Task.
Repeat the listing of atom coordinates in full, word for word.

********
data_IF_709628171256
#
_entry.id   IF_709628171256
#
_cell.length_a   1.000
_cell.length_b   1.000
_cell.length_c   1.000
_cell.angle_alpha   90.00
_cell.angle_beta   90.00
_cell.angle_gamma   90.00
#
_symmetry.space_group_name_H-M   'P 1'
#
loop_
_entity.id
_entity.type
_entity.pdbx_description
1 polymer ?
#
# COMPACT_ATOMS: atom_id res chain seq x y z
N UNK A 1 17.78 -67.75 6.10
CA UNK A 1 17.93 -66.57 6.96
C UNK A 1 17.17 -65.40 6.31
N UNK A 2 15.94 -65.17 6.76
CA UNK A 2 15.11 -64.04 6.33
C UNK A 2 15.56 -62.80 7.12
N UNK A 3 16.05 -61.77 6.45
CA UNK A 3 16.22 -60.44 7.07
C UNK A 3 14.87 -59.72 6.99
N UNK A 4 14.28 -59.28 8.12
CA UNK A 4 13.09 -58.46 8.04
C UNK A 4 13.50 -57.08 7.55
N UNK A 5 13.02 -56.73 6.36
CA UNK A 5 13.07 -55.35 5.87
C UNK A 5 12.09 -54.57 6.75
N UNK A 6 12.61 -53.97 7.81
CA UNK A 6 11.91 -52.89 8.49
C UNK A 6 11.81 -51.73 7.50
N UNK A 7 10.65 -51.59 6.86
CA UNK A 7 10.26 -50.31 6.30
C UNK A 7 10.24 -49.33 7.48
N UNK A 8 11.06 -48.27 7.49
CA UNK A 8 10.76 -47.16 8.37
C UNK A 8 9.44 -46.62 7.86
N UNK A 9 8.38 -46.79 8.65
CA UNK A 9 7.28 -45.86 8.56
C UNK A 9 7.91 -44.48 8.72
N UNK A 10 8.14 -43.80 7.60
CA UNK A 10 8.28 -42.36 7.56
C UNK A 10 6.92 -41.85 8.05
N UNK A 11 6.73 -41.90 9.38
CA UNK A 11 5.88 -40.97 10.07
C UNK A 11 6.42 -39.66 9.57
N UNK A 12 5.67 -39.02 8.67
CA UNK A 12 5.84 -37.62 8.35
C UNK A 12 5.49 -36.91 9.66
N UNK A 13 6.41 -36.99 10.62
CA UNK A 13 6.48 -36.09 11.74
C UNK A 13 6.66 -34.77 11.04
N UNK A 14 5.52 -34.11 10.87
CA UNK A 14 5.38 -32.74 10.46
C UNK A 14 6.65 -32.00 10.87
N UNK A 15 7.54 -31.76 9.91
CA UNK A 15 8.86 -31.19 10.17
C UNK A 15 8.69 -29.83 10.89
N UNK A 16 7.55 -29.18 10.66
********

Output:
data_IF_709628171256
#
_entry.id   IF_709628171256
#
_cell.length_a   1.000
_cell.length_b   1.000
_cell.length_c   1.000
_cell.angle_alpha   90.00
_cell.angle_beta   90.00
_cell.angle_gamma   90.00
#
_symmetry.space_group_name_H-M   'P 1'
#
loop_
_entity.id
_entity.type
_entity.pdbx_description
1 polymer ?
#
# COMPACT_ATOMS: atom_id res chain seq x y z
N UNK A 1 17.78 -67.75 6.10
CA UNK A 1 17.93 -66.57 6.96
C UNK A 1 17.17 -65.40 6.31
N UNK A 2 15.94 -65.17 6.76
CA UNK A 2 15.11 -64.04 6.33
C UNK A 2 15.56 -62.80 7.12
N UNK A 3 16.05 -61.77 6.45
CA UNK A 3 16.22 -60.44 7.07
C UNK A 3 14.87 -59.72 6.99
N UNK A 4 14.28 -59.28 8.12
CA UNK A 4 13.09 -58.46 8.04
C UNK A 4 13.50 -57.08 7.55
N UNK A 5 13.02 -56.73 6.36
CA UNK A 5 13.07 -55.35 5.87
C UNK A 5 12.09 -54.57 6.75
N UNK A 6 12.61 -53.97 7.81
CA UNK A 6 11.91 -52.89 8.49
C UNK A 6 11.81 -51.73 7.50
N UNK A 7 10.65 -51.59 6.86
CA UNK A 7 10.26 -50.31 6.30
C UNK A 7 10.24 -49.33 7.48
N UNK A 8 11.06 -48.27 7.49
CA UNK A 8 10.76 -47.16 8.37
C UNK A 8 9.44 -46.62 7.86
N UNK A 9 8.38 -46.79 8.65
CA UNK A 9 7.28 -45.86 8.56
C UNK A 9 7.91 -44.48 8.72
N UNK A 10 8.14 -43.80 7.60
CA UNK A 10 8.28 -42.36 7.56
C UNK A 10 6.92 -41.85 8.05
N UNK A 11 6.73 -41.90 9.38
CA UNK A 11 5.88 -40.97 10.07
C UNK A 11 6.42 -39.66 9.57
N UNK A 12 5.67 -39.02 8.67
CA UNK A 12 5.84 -37.62 8.35
C UNK A 12 5.49 -36.91 9.66
N UNK A 13 6.41 -36.99 10.62
CA UNK A 13 6.48 -36.09 11.74
C UNK A 13 6.66 -34.77 11.04
N UNK A 14 5.52 -34.11 10.87
CA UNK A 14 5.38 -32.74 10.46
C UNK A 14 6.65 -32.00 10.87
N UNK A 15 7.54 -31.76 9.91
CA UNK A 15 8.86 -31.19 10.17
C UNK A 15 8.69 -29.83 10.89
N UNK A 16 7.55 -29.18 10.66